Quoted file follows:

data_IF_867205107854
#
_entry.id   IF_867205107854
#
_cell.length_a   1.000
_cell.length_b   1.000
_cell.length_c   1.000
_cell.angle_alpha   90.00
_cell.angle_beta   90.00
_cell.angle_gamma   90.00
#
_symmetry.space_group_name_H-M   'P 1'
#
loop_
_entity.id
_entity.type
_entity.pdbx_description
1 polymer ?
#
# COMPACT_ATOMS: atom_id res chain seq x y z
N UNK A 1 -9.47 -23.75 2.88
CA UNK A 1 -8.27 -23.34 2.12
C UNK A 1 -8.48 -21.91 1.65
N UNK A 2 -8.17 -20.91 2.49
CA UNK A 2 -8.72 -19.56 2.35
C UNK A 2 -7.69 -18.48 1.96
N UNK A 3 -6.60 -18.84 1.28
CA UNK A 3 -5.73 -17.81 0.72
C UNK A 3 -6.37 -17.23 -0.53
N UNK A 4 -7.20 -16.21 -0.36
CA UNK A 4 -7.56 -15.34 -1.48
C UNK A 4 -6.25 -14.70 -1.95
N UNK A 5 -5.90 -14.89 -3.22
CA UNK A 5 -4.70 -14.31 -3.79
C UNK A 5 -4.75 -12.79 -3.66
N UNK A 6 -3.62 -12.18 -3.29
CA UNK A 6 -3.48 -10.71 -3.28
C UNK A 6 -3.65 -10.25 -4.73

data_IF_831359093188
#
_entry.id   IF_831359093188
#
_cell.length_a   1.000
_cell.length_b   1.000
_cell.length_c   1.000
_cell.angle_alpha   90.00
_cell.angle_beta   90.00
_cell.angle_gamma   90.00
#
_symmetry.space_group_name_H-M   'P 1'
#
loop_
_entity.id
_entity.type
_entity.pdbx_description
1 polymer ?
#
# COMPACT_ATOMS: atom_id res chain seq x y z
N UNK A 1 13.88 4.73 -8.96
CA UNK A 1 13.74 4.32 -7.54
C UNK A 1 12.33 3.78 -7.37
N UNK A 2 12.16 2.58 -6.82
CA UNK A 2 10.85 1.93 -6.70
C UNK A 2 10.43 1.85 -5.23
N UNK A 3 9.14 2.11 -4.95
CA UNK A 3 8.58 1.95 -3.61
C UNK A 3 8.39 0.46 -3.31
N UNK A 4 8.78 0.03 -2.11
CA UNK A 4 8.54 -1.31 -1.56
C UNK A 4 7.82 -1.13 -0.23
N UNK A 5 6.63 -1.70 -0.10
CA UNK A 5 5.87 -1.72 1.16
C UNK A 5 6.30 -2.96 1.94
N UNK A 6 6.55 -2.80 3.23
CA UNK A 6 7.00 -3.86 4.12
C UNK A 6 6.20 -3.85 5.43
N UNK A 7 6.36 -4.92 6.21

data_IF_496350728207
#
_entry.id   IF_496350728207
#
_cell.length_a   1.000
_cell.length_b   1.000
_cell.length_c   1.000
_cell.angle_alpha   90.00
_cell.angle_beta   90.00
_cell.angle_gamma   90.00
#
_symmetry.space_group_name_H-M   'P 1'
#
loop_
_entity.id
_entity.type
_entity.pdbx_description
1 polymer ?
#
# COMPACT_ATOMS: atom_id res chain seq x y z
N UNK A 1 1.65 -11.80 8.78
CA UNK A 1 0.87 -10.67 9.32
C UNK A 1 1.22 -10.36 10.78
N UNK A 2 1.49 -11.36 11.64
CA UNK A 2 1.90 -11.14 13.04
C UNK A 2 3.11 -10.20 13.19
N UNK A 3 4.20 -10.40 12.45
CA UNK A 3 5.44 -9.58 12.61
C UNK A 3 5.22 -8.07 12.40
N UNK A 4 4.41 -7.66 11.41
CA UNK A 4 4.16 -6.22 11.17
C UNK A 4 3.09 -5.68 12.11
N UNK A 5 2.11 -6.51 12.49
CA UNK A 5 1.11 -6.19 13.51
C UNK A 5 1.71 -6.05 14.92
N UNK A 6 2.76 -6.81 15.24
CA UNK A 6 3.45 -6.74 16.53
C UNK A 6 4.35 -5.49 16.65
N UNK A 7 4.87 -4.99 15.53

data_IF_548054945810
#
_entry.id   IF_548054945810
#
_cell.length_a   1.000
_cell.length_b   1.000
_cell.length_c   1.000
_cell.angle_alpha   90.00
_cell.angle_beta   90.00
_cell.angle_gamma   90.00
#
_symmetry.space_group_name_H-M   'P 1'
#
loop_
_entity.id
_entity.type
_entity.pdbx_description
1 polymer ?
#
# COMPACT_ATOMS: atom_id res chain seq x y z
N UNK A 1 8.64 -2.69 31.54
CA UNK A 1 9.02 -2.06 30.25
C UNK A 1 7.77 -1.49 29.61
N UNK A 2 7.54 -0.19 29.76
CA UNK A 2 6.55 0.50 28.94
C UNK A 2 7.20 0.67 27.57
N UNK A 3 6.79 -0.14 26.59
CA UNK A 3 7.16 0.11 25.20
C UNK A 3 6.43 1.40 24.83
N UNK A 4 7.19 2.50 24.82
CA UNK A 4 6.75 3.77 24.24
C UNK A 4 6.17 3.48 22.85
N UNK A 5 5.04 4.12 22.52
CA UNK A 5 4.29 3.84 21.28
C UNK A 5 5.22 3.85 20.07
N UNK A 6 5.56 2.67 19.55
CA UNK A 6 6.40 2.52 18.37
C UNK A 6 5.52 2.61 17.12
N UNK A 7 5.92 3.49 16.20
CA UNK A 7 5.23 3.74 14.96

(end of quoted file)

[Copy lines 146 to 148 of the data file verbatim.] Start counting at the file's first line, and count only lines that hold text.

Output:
N UNK A 4 7.19 2.50 24.82
CA UNK A 4 6.75 3.77 24.24
C UNK A 4 6.17 3.48 22.85